Upon being told about this diagnosis I could feel myself beginning to panic. I didn’t want to relive the calcification/CMV nightmare. I didn’t want to be told that I was going to lose my precious baby at 8 years of age. She talked as quickly as she could to give me as much information at once as possible. That if it had been full Trisomy 8 it would have been fatal and she never would have been born, so Mosaicism is always better because not all of the cells are affected. And if it had been a different Trisomy she might have had a shortened lifespan, but it seems T8M typically has a normal lifespan. It’s not hereditary, it appears to be a fluke, spontaneous and uncertain as to why it happens. She read to me that there are lots of people who seem to be fine who have it, such as a college professor. She could be a college professor.

Once I was able to look up again and was a little more focused we had a lot of deep discussions. She and I, while being silently observed by the practitioner, and with a tiny sleeping baby snuggled on my chest, shared. I told her about my sister-in-law who had lost a baby at 22 weeks because of a genetic disorder, and how odd it was that mine was born with one. I asked if it was common, and she sighed a big sigh and said that no it wasn’t. But that she too had had 3 miscarriages, one in the second trimester due to a genetic disorder. She had lost her third baby at the same time the adoption she was planning fell through, and it was the worst Christmas she’d ever had.

I said told her it was still better than brain calcification and she told me how much she had hated telling me that. One of her peers had ordered the ultrasound and she was the one who saw the results and had to tell us. She said it was terrible having to tell us the results without having any answers. But then she relived the moment she saw the CT scan. She had been so mad at the neurological examiner when he had said, “well do you see any calcification?” as if she were crazy. She had been floored by the disappearance of it. The nurse practitioner who hadn’t made a noise during this whole time asked quietly, “what happened?” and the doctor fumbled for the words, saying “oh they said it was..” and she couldn’t think of the word, and I chimed in, “artifact.” She confirmed, “yes, that’s right, that’s the word.”  I spoke into my baby’s soft hair and said, “I think that she is a miracle baby,” and the doctor said very matter-of-factly, “me too.”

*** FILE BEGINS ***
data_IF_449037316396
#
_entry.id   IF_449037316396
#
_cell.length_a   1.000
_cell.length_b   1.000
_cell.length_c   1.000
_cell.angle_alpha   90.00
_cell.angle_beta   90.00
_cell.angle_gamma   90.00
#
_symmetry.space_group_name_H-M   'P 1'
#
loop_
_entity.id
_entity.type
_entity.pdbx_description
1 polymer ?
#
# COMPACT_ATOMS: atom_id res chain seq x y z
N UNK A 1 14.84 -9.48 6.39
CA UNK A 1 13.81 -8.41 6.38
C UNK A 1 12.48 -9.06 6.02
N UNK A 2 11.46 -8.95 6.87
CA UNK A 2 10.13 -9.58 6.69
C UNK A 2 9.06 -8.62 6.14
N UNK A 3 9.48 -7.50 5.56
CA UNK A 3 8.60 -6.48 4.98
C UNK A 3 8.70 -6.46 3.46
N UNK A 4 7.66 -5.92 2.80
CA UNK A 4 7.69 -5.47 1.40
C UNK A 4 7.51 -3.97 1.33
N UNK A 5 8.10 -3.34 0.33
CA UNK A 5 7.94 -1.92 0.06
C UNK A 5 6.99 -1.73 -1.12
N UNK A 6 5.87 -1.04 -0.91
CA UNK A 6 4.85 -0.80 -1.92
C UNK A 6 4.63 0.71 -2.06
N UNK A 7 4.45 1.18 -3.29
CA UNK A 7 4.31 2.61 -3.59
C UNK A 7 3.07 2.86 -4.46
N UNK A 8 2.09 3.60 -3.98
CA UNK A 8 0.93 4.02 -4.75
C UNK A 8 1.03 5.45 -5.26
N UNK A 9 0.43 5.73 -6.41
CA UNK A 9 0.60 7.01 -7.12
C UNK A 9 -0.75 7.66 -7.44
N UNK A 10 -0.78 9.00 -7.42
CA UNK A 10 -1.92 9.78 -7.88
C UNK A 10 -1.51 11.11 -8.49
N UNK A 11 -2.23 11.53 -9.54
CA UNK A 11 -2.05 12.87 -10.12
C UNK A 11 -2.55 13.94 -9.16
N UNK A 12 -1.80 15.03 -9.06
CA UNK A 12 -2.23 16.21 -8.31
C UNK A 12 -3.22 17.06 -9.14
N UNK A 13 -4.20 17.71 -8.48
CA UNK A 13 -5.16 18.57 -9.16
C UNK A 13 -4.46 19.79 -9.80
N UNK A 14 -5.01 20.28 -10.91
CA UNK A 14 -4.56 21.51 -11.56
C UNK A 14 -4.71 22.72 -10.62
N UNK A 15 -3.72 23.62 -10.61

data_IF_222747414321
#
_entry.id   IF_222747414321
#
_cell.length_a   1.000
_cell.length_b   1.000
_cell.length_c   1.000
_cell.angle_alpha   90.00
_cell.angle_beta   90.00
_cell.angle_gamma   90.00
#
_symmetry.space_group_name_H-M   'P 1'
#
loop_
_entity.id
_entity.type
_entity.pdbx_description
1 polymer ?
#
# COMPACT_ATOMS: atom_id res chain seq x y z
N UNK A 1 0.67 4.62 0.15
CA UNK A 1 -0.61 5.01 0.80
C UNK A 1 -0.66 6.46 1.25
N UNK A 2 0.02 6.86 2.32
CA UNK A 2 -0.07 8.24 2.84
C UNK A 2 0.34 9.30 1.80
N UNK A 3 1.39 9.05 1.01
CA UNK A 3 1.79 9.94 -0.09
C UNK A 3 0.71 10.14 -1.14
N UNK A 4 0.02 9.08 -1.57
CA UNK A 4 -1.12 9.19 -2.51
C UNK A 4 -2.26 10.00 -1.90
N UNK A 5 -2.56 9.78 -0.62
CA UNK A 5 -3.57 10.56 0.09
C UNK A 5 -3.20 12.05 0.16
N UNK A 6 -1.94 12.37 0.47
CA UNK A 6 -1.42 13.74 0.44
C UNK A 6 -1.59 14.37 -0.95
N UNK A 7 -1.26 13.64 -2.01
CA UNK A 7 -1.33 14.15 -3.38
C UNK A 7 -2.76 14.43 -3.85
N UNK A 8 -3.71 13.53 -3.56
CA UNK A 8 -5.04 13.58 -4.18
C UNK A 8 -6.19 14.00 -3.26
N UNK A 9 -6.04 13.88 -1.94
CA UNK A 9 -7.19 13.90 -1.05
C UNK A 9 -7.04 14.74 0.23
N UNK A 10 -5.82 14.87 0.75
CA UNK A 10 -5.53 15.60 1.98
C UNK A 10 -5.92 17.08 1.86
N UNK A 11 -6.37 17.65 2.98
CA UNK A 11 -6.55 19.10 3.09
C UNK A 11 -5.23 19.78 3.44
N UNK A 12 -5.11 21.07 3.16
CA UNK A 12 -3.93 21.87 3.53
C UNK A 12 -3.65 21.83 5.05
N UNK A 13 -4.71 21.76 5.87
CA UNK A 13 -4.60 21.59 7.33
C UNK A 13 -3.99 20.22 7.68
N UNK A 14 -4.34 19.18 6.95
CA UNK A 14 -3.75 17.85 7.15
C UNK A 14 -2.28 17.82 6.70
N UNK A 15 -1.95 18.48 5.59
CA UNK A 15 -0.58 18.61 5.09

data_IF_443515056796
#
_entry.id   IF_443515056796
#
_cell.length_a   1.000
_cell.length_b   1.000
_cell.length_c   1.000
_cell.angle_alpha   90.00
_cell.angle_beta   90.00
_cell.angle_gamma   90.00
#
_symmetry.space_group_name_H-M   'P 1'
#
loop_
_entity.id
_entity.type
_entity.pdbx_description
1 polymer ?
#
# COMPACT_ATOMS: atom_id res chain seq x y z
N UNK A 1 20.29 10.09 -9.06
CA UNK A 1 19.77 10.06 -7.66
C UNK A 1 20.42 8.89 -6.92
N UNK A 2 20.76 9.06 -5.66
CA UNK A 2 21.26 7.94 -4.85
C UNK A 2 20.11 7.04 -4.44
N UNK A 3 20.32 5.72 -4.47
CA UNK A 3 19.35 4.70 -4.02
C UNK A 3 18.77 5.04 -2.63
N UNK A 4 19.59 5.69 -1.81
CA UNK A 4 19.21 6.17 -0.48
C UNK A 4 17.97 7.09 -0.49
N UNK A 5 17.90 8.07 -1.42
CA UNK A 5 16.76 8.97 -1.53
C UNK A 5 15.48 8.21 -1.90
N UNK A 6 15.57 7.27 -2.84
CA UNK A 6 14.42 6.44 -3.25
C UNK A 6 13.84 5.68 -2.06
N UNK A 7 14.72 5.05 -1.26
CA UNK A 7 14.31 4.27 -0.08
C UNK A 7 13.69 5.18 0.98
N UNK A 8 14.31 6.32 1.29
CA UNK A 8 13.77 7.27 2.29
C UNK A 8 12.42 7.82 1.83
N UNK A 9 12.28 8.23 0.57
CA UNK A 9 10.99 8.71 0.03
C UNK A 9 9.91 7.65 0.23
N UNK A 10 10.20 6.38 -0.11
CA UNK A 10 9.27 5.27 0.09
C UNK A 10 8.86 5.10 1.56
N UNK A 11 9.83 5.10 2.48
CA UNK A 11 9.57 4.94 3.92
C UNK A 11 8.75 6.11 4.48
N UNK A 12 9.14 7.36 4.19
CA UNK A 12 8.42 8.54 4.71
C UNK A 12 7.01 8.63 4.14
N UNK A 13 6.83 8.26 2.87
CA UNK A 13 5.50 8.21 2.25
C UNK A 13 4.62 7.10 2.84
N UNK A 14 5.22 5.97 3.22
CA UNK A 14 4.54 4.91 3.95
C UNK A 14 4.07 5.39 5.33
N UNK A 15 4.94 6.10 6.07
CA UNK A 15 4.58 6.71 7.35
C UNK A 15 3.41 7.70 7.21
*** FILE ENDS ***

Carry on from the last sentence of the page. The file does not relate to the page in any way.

So here we are.

I just keep living on this rollercoaster of emotions. One minute I feel so blessed to have a mostly-healthy baby who seems to be progressing normally and has physical issues that are correctable. Then another moment I can’t hold back the tears and I just want to feel sorry for her, and for myself. I remind myself that it’s not down syndrome, it’s not cancer, it’s not CMV or a calcified brain. The doctor said she had to tell another mother that her baby had CMV.. and the mother was HIV positive. That poor family. I have one perfect child (at least according to my motherly biased evaluation), and one child who may have every chance to be completely healthy and normal once some issues are corrected and this will one day all be a distant memory. Or maybe it will be a life changing experience that we will endure with God’s help for the rest of our lives. Who knows. I do know that God is going to provide the strength we need, for whatever may come, but sometimes I just want to cry anyway. I want to be strong and an example of giving over my burdens to God, and at the same time I want to talk about it and let down my guard and be emotionally distressed over my precious baby.

The doctor recommended I get a complete copy of Avery’s medical records from the hospital, that way I would have it to share with Children’s and so last night I stayed up late reading through it. It was really interesting to read, from the doctors’ perspectives, the evaluation of Avery over the course of those 10 days, as they observed things they wanted to evaluate further, and their notes on her progress. It matched everything I remembered and wrote about, but also had a few additional bits of information that I hadn’t been aware they were concerned about. I also read through the T8M information and finally managed to fall asleep, but then woke up really early this morning. And today I’m not doing very well at actually working.. I would rather read and write than work. What I really want is to find someone else going through this and just spill my guts to them. I reached out to the group that runs rarechromo.org in the hopes that I’ll have a support group through them, but it would be so neat to see a family with a child who started off much like Avery and just share stories.

I’ve already decided that I don’t want to tell Avery about this until she’s in her 20’s, maybe, so that she can never use it as a crutch or feel sorry for herself. I’ll keep all the feeling-sorry-for-her for myself. But who knows, it may come up at some point anyway.

My constant prayer has been for me to be Hanna – I want God to let me keep her here, but I want to give her over to God. Let her be a little blessing and light in this world. Let her plant many seeds for Him.

While still in the hospital I wrote her lullaby which doubles as my ongoing prayer for her:
My little Avery
Just so small and sweet
You are so dear to me
My little Avery

You will overcome
All that was undone
And may the Lord be true
And bring new faith through you